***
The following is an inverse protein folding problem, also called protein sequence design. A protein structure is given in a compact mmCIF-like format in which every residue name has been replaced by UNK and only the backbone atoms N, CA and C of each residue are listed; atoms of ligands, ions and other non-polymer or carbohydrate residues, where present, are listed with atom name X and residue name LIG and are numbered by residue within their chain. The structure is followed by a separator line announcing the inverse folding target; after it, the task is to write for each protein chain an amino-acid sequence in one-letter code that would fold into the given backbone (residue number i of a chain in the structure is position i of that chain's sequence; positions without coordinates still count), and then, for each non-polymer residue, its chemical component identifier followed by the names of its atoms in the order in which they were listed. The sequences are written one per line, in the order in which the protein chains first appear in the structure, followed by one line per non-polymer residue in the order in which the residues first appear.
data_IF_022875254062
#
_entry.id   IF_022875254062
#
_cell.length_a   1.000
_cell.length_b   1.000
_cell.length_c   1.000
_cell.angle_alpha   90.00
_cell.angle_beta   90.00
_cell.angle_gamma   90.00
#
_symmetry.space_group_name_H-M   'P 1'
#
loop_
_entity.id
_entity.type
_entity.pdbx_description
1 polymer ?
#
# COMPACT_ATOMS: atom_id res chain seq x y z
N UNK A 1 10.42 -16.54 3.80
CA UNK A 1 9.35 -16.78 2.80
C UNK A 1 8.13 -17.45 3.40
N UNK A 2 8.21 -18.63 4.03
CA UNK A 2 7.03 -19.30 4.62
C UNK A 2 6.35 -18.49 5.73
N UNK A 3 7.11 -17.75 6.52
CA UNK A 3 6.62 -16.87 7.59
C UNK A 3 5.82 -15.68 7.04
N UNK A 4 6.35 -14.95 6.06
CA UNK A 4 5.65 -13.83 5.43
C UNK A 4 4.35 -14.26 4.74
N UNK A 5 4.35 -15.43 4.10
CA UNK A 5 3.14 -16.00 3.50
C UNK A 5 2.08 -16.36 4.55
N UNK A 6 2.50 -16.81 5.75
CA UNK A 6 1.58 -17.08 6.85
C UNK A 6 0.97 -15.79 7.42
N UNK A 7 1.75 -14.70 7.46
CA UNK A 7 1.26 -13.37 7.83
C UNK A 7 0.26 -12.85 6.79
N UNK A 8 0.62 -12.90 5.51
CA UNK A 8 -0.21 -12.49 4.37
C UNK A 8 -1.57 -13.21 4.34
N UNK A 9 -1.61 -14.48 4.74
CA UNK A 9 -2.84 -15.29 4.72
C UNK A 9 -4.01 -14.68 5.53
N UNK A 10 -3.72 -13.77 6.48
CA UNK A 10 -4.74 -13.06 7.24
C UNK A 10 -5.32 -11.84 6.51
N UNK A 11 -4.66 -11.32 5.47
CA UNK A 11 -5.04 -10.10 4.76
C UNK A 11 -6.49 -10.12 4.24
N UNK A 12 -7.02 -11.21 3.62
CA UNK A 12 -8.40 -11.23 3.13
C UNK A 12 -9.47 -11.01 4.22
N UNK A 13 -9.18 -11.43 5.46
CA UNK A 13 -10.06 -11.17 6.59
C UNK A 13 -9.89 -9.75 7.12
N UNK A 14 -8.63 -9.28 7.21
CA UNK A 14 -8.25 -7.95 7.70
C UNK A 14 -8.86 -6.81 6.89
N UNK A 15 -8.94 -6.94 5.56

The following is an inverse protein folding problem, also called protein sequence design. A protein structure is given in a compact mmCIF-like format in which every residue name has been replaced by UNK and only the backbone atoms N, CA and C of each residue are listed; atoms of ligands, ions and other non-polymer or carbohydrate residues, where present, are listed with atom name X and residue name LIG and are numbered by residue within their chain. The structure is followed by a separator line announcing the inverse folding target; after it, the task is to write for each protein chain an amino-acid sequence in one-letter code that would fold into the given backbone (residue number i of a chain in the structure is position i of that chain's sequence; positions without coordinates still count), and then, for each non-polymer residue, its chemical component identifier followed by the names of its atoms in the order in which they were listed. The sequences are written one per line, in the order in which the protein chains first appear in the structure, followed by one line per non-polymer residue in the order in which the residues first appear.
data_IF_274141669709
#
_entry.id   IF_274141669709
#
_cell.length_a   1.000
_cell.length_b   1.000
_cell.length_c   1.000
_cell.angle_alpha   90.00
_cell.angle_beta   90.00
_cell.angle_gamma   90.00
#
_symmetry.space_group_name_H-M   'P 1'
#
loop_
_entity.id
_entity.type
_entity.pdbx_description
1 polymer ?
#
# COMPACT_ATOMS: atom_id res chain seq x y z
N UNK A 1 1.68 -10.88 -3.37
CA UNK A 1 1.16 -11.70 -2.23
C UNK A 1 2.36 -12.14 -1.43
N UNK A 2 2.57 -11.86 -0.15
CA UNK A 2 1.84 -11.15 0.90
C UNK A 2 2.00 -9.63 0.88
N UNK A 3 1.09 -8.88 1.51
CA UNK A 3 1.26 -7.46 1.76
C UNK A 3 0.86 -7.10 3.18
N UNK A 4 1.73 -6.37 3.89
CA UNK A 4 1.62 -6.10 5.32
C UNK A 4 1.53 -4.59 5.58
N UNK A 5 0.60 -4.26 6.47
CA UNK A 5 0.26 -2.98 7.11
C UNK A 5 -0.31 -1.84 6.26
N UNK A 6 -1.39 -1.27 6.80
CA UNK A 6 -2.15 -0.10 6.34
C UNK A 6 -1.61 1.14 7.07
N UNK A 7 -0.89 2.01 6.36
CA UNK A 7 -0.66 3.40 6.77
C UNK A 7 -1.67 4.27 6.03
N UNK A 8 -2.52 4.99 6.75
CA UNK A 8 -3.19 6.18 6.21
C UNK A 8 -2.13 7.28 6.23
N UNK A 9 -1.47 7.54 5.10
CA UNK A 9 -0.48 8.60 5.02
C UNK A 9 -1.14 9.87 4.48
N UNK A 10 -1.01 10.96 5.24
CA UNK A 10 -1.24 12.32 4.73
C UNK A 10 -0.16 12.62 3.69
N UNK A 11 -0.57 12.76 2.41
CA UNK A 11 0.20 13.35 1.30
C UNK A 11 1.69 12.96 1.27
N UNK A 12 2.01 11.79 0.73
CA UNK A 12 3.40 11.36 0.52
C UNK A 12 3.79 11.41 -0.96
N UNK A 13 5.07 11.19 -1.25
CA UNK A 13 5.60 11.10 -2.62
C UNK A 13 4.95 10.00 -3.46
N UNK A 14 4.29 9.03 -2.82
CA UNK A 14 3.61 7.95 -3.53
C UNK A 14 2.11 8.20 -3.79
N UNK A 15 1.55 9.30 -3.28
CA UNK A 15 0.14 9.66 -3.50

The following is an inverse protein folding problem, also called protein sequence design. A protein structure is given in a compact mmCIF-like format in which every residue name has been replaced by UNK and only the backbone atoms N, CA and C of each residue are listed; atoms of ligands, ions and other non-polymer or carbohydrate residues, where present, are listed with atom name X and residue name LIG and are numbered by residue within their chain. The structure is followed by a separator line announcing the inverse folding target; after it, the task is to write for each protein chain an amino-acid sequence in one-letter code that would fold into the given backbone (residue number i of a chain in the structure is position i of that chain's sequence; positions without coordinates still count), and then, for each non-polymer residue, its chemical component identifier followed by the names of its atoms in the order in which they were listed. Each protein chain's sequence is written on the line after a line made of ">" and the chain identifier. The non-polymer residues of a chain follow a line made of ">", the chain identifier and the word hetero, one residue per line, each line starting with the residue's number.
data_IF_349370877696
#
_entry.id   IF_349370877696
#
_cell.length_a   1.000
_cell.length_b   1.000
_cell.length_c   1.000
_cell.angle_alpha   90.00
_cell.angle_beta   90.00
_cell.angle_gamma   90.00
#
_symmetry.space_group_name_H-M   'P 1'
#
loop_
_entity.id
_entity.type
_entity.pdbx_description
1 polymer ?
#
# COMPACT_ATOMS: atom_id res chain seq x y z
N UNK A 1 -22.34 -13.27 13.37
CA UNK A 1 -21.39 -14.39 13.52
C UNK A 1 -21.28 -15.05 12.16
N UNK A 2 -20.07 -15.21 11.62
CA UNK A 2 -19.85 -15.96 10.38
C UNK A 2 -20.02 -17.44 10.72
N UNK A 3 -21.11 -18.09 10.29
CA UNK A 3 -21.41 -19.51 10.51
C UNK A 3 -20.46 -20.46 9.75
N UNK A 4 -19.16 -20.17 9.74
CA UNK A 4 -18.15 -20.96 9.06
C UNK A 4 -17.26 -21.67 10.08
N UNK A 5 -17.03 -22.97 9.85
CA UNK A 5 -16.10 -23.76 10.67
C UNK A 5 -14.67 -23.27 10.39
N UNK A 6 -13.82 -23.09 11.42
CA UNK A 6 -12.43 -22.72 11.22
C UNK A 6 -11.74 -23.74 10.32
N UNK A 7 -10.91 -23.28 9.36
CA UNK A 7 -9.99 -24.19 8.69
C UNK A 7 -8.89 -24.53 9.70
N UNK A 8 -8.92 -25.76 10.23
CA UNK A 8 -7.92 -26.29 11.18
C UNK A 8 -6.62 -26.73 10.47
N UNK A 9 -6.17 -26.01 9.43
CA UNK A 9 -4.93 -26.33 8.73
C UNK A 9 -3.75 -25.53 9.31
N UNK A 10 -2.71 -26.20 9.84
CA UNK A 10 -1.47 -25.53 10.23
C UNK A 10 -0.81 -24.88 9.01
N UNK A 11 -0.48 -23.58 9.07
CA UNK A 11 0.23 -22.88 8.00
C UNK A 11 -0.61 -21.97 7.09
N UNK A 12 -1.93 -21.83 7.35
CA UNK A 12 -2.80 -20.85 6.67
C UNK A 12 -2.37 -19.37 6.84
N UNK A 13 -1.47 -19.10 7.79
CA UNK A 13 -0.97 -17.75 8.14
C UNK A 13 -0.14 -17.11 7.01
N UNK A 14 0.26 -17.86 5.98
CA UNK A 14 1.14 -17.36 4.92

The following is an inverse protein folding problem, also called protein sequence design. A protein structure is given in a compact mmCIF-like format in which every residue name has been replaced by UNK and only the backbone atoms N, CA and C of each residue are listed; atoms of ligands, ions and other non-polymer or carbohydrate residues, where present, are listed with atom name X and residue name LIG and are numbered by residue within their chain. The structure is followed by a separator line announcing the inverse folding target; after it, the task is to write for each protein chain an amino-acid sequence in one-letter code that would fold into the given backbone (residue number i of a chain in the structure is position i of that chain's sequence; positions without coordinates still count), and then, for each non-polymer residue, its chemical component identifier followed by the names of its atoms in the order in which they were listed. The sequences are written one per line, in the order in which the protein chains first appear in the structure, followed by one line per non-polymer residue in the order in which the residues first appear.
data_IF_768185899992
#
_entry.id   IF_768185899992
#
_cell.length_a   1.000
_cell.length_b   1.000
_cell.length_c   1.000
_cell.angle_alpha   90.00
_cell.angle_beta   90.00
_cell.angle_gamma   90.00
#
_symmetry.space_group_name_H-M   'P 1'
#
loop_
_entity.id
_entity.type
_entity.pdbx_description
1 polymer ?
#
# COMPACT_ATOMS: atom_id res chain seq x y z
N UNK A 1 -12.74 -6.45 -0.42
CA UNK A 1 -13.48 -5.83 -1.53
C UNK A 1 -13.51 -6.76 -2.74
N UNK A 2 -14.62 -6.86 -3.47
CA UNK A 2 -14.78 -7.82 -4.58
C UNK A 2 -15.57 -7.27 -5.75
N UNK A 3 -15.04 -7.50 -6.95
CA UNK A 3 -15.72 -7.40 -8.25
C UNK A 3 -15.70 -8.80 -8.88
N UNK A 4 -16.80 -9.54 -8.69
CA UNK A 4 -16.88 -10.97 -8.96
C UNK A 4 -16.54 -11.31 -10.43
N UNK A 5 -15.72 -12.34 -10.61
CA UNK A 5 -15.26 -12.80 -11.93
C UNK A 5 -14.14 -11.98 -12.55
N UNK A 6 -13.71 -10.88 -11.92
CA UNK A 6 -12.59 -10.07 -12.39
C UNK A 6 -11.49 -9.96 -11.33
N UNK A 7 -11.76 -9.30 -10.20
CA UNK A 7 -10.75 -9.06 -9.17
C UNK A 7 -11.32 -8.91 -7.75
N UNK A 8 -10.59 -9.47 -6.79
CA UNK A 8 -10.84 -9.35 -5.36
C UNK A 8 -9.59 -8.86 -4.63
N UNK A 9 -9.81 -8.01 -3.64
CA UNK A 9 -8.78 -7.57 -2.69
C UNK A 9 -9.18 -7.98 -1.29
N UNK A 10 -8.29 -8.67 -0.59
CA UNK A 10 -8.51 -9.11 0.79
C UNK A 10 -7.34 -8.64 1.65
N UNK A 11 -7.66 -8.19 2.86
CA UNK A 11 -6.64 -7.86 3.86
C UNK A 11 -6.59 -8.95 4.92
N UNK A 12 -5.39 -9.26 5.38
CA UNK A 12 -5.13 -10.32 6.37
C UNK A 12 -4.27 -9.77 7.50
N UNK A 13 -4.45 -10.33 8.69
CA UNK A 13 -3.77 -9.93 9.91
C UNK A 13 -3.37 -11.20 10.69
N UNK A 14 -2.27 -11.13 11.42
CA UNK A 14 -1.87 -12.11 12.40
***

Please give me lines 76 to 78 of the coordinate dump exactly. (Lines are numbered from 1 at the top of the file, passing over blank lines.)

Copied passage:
#
_symmetry.space_group_name_H-M   'P 1'
#